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How Accurate Is 'Feud'? Bette Davis & Joan Crawford Were Far From Friendly

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FX's new series Feud: Bette and Joan tells the story of two women who simply could not stand each other, and what happened when they had to work together despite all of that. The show will detail the antagonism between real-life movie stars Bette Davis and Joan Crawford, played by Susan Sarandon and Jessica Lange respectively, as they came into conflict on the set of the only movie they ever made together: the horror classic What Ever Happened to Baby Jane? The film was a comeback for both women, but it also brought the tensions between them to a boiling point. But just how accurate is Feud: Bette and Joan? Is it really based on true events?

When it comes to Davis and Crawford, the truth might be even wilder than fiction. Hatred sparked between the women when they were young and continued for the rest of their lives, even after Crawford's death. In fact, one of Davis' famously salty remarks after Crawford's passing basically summed up exactly how they felt about each other: "You should never say bad things about the dead, only good. Joan Crawford is dead. Good!"

Though many factors contributed to Crawford and Davis' distaste for one another, their feud began because of the simplest and most common of causes: a love triangle.

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In 1935, Davis was starring in the film Dangerous alongside Franchot Tone, with whom she fell madly in love over the course of filming. Tone, however, had a fondness for Crawford instead. She allegedly seduced him by inviting him over for dinner one night and then waiting naked in her solarium to surprise him; whatever happened must have been effective, because they were quickly married. It was a short-lived union and the grudge between Davis and Crawford lasted much longer.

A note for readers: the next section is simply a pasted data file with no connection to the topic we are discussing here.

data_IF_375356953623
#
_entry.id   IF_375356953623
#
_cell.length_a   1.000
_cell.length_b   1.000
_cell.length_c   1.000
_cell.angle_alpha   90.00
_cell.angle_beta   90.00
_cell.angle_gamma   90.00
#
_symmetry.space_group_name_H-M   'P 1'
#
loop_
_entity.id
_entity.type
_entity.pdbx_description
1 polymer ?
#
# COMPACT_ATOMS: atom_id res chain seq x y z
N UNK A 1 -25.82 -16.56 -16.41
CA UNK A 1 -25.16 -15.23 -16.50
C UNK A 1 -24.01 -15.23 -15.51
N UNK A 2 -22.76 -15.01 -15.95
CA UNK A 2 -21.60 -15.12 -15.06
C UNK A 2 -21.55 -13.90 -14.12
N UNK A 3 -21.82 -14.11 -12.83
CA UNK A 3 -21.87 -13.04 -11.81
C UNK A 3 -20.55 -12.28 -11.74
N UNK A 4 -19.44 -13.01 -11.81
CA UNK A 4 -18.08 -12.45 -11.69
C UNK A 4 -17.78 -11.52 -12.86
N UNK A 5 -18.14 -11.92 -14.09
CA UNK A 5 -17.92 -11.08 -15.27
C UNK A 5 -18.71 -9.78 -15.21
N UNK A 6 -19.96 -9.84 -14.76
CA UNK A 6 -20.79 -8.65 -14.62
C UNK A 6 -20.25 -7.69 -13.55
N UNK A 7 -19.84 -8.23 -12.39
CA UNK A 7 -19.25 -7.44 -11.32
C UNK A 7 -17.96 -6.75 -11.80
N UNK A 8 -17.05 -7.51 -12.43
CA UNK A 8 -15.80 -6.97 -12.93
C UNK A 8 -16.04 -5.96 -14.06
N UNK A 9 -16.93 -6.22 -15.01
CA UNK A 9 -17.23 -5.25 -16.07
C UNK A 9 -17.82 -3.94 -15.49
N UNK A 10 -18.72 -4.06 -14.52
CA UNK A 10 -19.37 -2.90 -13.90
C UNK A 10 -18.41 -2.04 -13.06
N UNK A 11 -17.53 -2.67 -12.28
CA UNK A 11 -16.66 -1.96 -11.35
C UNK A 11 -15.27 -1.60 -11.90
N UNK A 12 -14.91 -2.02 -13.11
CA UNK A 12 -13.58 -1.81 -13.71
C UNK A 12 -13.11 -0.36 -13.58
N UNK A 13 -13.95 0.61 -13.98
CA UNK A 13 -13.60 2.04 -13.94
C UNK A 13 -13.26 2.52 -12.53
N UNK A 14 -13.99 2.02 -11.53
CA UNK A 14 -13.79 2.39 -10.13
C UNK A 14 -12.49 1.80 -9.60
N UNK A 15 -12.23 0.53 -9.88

After that inciting event, minor resentments built up over the years. Davis considered herself a serious actress, but dismissed Crawford as little more than a movie star who slept her way to the top, making many a snide comment about Crawford's penchant for dating around. (I know it was the 1940s, but not cool, Bette.) Davis passed up the lead role in Mildred Pierce and Crawford went on to win an Oscar for it, making Davis regretful. They snipped and sniped at each other constantly, which made it surprising when they decided to work together on What Ever Happened to Baby Jane?

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The film's plot played on their real rivalry, which leveled up a notch during filming. They sabotaged each other when they could: Davis supposedly kicked Crawford in the head during the filming of one shot, and Crawford exacerbated Davis' bad back by wearing weights under her clothes during a scene where Davis had to drag her across the floor. And if the trailer is any indicator, fans will get to see at least some of that hostility (especially the head-kicking part) in the show.

However, Crawford made perhaps her pettiest move after filming ended. She wasn't nominated for an Oscar for her work in the film, but Davis was, so Crawford went around to all the other Best Actress nominees with an offer: if they couldn't make it to the ceremony, then she would be happy to accept on their behalf. When Anne Bancroft won that year for The Miracle Worker, Crawford swanned up to the stage to accept for her while Davis was left fuming in the audience. They always found a way to get under each other's skin.

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Their rivalry was the very definition of a feud: long-lasting, deeply felt, and as petty as could be. It's also perfect for a fictionalized adaptation. With all the glamour, drama, and sass on display, Feud promises to be one hell of a journey that will highlight some of the main (and very real) issues these two Hollywood actresses had with each other.